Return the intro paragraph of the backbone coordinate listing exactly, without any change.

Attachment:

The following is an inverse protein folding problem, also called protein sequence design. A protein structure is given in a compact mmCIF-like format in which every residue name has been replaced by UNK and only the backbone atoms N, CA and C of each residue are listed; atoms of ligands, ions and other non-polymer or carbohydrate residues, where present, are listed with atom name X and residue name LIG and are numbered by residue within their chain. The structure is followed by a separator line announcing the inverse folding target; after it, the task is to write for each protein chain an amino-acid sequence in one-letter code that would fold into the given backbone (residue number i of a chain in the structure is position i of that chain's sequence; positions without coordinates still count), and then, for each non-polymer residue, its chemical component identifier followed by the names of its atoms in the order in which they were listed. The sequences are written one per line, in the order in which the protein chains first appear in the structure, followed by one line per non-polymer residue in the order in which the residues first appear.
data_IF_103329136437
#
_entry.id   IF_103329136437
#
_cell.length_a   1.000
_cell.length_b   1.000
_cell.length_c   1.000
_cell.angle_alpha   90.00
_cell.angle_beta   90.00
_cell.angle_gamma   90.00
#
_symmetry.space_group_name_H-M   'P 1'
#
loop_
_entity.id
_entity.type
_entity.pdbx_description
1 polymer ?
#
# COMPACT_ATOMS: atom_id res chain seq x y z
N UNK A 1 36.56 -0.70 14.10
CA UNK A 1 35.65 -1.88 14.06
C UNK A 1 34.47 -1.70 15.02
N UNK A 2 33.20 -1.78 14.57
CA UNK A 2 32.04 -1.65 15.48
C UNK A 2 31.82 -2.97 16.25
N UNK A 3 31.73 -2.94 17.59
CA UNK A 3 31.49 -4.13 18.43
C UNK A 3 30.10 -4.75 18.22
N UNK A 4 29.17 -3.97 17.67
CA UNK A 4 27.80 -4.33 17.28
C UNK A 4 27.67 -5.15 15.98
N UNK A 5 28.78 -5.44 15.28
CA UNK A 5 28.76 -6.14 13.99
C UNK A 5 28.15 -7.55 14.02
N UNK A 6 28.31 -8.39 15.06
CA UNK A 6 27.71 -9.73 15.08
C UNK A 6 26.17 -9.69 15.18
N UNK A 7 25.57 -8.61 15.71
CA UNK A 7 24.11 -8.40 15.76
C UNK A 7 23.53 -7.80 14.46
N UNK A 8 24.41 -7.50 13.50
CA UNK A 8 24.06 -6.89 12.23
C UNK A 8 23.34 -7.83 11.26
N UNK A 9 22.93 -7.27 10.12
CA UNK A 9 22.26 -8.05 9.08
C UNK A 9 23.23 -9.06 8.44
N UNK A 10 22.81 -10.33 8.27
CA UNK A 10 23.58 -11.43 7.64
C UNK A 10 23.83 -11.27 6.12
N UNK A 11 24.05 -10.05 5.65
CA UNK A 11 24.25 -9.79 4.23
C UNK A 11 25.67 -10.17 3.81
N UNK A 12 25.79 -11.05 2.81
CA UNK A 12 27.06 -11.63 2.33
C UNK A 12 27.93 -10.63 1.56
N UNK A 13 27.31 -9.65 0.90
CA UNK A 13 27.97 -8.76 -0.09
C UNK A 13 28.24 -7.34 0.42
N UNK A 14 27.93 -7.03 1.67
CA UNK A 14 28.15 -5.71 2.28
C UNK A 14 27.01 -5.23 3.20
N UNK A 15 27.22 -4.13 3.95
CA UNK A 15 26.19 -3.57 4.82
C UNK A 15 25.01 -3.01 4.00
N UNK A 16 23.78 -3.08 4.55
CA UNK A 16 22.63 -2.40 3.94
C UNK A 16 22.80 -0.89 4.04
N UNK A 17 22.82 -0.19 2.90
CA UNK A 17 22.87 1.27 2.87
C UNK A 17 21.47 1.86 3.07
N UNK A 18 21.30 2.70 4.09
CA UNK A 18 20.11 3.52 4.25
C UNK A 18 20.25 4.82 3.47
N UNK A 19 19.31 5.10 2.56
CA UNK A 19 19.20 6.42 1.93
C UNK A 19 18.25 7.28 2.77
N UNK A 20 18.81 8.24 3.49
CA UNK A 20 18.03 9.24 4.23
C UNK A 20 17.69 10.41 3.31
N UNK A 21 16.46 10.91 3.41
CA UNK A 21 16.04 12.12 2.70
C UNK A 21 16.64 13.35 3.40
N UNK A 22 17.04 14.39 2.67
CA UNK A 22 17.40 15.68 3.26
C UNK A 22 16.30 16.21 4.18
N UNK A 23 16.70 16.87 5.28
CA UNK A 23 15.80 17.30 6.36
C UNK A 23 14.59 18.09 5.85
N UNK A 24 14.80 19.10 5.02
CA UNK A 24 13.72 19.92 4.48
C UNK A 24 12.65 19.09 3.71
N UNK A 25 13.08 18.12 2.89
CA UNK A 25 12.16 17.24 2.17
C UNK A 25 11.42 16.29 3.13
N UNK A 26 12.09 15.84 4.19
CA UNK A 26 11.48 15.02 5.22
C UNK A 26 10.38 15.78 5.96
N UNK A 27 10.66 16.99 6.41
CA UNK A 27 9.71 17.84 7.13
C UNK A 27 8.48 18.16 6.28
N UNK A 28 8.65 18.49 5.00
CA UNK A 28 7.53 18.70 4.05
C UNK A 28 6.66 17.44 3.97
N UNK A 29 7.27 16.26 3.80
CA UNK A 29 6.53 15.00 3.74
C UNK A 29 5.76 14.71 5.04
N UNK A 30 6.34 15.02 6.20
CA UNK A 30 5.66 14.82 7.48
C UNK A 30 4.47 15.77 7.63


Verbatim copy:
The following is an inverse protein folding problem, also called protein sequence design. A protein structure is given in a compact mmCIF-like format in which every residue name has been replaced by UNK and only the backbone atoms N, CA and C of each residue are listed; atoms of ligands, ions and other non-polymer or carbohydrate residues, where present, are listed with atom name X and residue name LIG and are numbered by residue within their chain. The structure is followed by a separator line announcing the inverse folding target; after it, the task is to write for each protein chain an amino-acid sequence in one-letter code that would fold into the given backbone (residue number i of a chain in the structure is position i of that chain's sequence; positions without coordinates still count), and then, for each non-polymer residue, its chemical component identifier followed by the names of its atoms in the order in which they were listed. The sequences are written one per line, in the order in which the protein chains first appear in the structure, followed by one line per non-polymer residue in the order in which the residues first appear.